From Chapter 12, “The Middle Passage”:
Men slaves, but not women or children, were placed in shackles as soon as they were put aboard ship. They were bound together in pairs. Left leg to right leg, left wrist to right wrist. Some masters removed the shackles once out to sea, others only during the day, and some not until the destination had been attained. Shipboard security varied with the origins of slaves. Captain James Fraser said he seldom confined Angola slaves, “being very peaceable,” took off the handcuffs of Windward and Gold Coast slaves as soon as the ship was out of sight of land, and soon after that the leg irons, but Bonny slaves, whom he thought vicious, were kept under stricter confinement.
Violently removed from their customary way of life, cramped in narrow, floating quarters, dominated by white-skinned men, despondent and often in trauma, Africans were exposed to acts of brutality, incited to revolt on shipboard and driven to taking their own lives. On the Middle Passage there was little check to sadism and lust. Perhaps the most infamous atrocity in the annals of the slave trade was committed by Luke Collingwood, captain of the Zong. In 1781 he loaded his ship at Saint Thomas on the African coast with a cargo of four hundred slaves and proceeded toward Jamaica, 6 September. By 29 November he had lost seven white people, over sixty slaves, and had many more who were sick. Discovering that he had left only two hundred gallons of fresh water, he ascertained that, if the slaves died a natural death, it would be the loss of the shipowners, but if slaves were thrown alive into the sea, it would be the loss of the insurers. He designated sick and weak slaves, and on that day fifty-four were thrown into the sea. On 1 December forty-two more were thrown overboard; on that day a heavy rain enabled the ship to collect in casks enough water for eleven day’s full allowance. Even so, twenty-six more slaves, their hands bound, were thrown into the sea, and ten more, about to be bound for disposal, jumped into the sea.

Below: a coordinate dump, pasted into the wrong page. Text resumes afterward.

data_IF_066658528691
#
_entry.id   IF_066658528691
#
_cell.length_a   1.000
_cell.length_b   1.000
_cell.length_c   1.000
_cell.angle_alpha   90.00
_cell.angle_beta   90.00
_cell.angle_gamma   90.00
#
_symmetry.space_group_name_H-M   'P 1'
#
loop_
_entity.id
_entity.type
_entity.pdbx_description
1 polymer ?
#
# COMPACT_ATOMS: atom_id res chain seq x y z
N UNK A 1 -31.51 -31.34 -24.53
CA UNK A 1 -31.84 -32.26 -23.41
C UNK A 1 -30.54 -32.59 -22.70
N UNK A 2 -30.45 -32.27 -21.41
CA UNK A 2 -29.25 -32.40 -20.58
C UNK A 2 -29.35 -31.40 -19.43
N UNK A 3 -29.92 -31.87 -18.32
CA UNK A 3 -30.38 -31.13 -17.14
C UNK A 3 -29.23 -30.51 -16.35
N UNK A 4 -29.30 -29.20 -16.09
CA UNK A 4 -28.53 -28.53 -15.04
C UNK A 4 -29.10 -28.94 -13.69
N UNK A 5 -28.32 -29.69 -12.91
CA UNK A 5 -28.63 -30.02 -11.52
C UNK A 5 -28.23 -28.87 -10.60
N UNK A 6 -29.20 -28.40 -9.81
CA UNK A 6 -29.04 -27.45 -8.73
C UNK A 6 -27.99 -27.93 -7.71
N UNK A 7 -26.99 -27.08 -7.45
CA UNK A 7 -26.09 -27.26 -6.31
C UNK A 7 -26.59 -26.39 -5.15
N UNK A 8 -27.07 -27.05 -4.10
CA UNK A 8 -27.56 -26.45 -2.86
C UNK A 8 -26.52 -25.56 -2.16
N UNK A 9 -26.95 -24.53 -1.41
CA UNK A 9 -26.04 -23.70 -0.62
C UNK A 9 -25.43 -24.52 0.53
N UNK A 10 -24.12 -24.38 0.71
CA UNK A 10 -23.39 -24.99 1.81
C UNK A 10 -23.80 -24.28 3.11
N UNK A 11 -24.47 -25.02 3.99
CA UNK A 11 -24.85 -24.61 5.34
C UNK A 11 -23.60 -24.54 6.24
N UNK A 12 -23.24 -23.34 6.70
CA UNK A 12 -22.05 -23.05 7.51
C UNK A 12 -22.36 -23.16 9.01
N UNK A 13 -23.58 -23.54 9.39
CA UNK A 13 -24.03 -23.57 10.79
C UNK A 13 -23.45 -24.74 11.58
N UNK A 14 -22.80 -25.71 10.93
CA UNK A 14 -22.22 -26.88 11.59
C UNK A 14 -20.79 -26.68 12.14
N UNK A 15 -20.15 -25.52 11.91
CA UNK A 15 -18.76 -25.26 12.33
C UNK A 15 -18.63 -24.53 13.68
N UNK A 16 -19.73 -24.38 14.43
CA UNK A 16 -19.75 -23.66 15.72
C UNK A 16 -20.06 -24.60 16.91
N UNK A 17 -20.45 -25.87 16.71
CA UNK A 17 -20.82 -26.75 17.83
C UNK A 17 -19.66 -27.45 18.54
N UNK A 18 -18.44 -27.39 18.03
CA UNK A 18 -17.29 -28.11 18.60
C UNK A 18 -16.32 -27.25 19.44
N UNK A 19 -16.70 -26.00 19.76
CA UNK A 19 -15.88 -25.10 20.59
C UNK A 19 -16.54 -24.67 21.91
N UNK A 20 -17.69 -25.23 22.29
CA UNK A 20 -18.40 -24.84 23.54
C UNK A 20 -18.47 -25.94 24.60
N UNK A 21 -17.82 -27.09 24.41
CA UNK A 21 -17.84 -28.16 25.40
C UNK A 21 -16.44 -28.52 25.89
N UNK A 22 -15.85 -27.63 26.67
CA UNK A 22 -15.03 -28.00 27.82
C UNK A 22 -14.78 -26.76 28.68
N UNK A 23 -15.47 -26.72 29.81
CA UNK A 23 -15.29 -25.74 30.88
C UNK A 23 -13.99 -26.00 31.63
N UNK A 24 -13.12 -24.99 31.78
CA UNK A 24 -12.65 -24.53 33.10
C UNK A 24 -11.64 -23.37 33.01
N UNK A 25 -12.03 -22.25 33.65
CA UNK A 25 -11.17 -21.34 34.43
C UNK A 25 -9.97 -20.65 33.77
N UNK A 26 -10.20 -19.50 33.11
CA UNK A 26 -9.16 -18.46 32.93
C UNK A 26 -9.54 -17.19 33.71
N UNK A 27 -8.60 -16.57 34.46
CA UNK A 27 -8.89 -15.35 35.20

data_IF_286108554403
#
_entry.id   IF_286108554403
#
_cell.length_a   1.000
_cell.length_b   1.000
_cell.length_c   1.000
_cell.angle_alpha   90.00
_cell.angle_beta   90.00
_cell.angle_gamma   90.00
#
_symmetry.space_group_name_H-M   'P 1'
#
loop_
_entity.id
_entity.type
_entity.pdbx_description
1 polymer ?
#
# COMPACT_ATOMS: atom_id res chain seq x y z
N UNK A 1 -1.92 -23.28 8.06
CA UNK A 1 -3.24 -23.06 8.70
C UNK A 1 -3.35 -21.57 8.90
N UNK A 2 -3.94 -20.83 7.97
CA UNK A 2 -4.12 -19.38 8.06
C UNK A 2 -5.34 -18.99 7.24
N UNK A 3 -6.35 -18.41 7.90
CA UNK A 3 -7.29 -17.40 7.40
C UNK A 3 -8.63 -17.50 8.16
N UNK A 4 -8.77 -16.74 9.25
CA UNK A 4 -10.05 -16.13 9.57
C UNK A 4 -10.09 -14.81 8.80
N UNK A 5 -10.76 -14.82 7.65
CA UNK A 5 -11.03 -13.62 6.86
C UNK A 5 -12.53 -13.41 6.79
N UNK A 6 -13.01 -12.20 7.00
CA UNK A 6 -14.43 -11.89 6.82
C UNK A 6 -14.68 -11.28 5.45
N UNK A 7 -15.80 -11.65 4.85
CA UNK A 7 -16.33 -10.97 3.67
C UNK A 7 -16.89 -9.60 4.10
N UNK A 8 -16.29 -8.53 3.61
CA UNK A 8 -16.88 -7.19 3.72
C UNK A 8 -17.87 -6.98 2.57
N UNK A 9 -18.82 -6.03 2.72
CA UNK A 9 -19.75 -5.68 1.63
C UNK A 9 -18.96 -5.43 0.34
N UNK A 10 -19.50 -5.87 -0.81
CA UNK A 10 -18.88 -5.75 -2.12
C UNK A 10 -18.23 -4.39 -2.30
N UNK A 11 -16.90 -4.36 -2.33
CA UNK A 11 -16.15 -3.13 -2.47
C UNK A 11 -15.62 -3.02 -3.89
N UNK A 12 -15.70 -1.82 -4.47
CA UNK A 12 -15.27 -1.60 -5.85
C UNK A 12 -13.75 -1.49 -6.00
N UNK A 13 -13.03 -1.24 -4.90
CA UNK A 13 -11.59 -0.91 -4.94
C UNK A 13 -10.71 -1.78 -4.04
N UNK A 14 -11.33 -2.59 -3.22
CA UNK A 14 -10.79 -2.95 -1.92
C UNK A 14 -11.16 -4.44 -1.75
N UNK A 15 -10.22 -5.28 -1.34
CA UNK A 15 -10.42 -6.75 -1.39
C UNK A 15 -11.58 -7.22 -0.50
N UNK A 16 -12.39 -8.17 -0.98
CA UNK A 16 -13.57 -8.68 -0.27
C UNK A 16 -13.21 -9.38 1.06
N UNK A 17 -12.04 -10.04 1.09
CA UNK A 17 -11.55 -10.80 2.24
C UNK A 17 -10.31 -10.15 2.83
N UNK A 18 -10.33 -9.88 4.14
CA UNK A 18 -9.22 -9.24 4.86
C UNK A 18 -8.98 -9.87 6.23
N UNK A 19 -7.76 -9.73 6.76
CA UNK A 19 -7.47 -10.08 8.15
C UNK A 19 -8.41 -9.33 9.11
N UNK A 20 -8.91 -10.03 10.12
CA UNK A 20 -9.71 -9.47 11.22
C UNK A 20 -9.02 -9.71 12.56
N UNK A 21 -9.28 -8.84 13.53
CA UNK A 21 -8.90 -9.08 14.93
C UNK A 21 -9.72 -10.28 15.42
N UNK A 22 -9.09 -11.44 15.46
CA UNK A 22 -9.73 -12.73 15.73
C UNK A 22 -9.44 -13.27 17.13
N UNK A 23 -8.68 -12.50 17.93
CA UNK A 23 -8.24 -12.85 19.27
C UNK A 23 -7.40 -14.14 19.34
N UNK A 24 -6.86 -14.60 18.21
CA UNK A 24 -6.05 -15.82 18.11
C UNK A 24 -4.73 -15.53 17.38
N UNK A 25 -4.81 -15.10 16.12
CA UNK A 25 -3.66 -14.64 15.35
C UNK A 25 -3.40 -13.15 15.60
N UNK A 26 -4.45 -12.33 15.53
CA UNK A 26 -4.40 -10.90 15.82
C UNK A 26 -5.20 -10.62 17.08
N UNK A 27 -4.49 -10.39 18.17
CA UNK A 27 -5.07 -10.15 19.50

Reprinted from THE TRANS-ATILANTIC SLAVE TRADE: A History by James A. Rawley, by permission of W. W. Norton & Company, Inc. Copyright (c) 1981 by James A. Rawley.
Prepared by Deborah Mercer and Edith Beckett of the New Jersey State Library.
Copyright 2003 © by the New Jersey Historical Commission,
New Jersey Department of State.
All rights reserved.
Please direct questions and comments to Deborah Mercer.
Updated:Thursday, April 24, 2003